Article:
Posted by: kerryl29 | May 16, 2011

Off the Beaten Path

Landscape photographers who reside in the western part of the United States rarely, if ever, come east of the Mississippi to shoot. The reverse is decidedly not true; photographers based east of the Mississippi head west in droves. The latter truism is easily understood by anyone with even a cursory familiarity with the western United States and both its awe-inspiring beauty and its boundless scenic variety.  In fact, I count myself among the masses, having gleefully exploited the opportunities to photograph in New Mexico in 2007 and the Pacific Northwest in 2009.  (The fact that I haven’t done more out west is a function of a lack of opportunity, not desire.)

The absence of westerners flocking east can at least partly be explained by a lack of sufficient motivation.  Why bother when there are so many great photo opportunities in one’s own extended backyard?  Fair enough.  But there’s another factor that seems to underlie the lack of movement back east:  the notion, by some, that there’s not much of value to shoot in this part of the world at all.  This is beyond the notion that there’s nothing better than what exists out west.  There’s this sense that this part of the country–the Midwest especially–is merely “fly over country”; flat, farmland, basically.

Sunrise, Swift Creek Overlook, Red River Gorge, Daniel Boone National Forest, Kentucky

Whenever I take the time to investigate shooting opportunities in the east generally–and the extended Midwest in particular–I’m reminded of what an overwrought stereotype that is.

I spent the last week of April photographing in the Red River Gorge area of eastern Kentucky, encompassing part of the Daniel Boone National Forest and Natural Bridge State Park.  The area has been on my radar screen for a few years; I first learned of it from a work colleague of my wife’s;  this gentlemen grew up in Cincinnati and spent a great deal of time exploring Kentucky.  I finally had the opportunity to spend some time in the Gorge this spring and I jumped at it.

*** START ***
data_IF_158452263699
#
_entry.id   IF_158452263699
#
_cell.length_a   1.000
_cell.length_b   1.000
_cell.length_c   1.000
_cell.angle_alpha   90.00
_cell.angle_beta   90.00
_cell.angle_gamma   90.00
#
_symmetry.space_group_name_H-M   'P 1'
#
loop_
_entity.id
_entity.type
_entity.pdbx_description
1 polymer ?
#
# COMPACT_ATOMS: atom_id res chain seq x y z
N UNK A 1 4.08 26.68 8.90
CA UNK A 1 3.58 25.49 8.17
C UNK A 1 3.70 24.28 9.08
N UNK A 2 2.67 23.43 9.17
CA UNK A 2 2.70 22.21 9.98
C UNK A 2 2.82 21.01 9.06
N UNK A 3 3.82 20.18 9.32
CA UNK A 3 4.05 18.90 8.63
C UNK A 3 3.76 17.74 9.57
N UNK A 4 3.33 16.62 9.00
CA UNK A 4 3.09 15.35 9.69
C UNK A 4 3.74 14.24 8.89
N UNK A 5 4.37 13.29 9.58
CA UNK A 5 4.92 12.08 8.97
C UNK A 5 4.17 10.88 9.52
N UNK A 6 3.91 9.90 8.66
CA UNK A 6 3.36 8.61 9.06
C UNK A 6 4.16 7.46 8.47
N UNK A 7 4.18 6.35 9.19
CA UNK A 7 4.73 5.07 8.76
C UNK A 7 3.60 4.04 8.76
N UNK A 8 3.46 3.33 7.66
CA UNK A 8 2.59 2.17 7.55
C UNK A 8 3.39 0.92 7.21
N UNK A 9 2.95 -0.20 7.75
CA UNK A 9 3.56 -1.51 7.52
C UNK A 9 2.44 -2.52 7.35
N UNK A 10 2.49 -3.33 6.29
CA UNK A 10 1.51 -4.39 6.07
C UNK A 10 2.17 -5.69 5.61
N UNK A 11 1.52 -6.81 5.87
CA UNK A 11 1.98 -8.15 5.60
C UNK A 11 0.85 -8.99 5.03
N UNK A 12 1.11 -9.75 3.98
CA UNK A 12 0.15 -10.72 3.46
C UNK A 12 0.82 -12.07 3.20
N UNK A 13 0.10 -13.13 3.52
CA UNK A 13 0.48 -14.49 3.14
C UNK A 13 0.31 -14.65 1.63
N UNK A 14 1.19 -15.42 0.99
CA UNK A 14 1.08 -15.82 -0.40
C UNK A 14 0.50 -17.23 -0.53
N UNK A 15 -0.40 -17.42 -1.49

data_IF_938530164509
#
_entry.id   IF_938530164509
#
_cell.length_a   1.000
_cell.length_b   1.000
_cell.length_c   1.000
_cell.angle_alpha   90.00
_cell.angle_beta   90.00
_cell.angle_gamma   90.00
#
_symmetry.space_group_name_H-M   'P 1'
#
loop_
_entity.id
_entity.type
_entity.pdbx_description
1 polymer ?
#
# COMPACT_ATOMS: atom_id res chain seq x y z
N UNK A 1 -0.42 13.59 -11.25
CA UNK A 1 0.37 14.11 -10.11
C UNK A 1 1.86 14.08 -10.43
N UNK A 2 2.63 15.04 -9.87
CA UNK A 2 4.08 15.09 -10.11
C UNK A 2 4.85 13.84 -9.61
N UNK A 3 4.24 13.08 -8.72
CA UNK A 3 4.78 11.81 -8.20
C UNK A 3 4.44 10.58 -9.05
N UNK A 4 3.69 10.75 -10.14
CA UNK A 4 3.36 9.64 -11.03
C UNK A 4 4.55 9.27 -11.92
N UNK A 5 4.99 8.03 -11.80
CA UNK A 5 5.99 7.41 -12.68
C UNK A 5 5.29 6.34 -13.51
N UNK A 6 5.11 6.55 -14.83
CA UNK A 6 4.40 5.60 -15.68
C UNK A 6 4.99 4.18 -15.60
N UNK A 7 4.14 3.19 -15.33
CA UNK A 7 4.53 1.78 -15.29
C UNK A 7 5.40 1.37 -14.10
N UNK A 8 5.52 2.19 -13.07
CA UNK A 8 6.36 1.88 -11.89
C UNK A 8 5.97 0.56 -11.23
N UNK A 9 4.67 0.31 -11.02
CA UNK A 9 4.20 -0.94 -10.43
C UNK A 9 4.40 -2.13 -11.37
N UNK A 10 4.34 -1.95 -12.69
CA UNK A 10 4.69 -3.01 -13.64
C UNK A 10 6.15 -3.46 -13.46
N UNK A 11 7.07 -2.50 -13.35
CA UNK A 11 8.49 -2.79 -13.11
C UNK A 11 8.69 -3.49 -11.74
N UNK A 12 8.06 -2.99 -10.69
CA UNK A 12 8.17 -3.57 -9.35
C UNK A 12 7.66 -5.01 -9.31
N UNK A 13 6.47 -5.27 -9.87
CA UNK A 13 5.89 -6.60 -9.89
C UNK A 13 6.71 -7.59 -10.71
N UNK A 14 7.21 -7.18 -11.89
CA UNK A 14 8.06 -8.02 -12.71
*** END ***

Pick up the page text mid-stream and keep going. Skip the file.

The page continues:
Rock Bridge, Red River Gorge, Daniel Boone National Forest, Kentucky

I want to take a moment and publicly acknowledge John W. Snell, a highly accomplished Lexington, Kentucky-based photographer whose imagery from the Gorge was the best body of work from the area I could find.  I contacted him during the late winter to ask his advice about timing and specific locations and he was extremely generous and forthcoming with his recommendations.  His assistance was essential to the success of my trip.

I intentionally scheduled my journey to coincide with weekdays, with the expectation that crowds in the area would be minimal.  I was correct; most of the time I had the Gorge blissfully to myself, or nearly so.  I routinely found myself on trails for hours without ever encountering another sole.

Chimney Rock Overlook, Red River Gorge, Daniel Boone National Forest, Kentucky

What I did encounter was a series of breathtaking overlooks, mind-bending arches and natural bridges, masses of flowering trees and carpets of  wildflowers all amidst the fresh greenery of spring and connected by a series of well-maintained roads and trails.  I was on site for five full days and parts of two others and, despite covering many miles both by vehicle and foot, left with the notion that I’d only scratched the surface of what was on site.  All of this less than four hours from my central Indiana base (and, by extension, perhaps a bit more than seven hours from my other base, in northeast Illinois).

Gladie Site, Red River Gorge, Daniel Boone National Forest, Kentucky

It was an experience reminiscent of my trip last fall to West Virginia, Pennsylvania and Ohio.  It’s always helpful to have a meaningful reminder of how many marvelous photo locations there are to explore in this much-overlooked area of the North American continent.

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Responses

  1. This is out of the blue I am sure, but I wanted to tell you how much I am enjoying perusing your photographs. Two places you have photographed make me realize I need to go and see them. Kentucky and Virginia. My grandparents on my mother’s side are from there… I need to go to my roots so to speak. Your work is exemplary. ~ Lynda

    • Thanks, Lynda, very much. That’s about the highest praise I could receive.

  2. Kerry..This is beautiful! I had missed the Kentucky Red River Gorge Area post. Love the log cabin and the rusty farm implement…your first shot…well all of them really! And I had never given any thought to western photographers coming east! Your writing at the beginning was great! Well…let them stay out there! It will keep our wonderful mid-west and eastern areas less congested! 😉

    • Thanks, Judy. I don’t think we have anything to worry about re westerners flooding eastward. 🙂

  3. That sunrise photo is sensational! There is so much of my own country I want to see, thanks for the preview!

    • Thanks very much.


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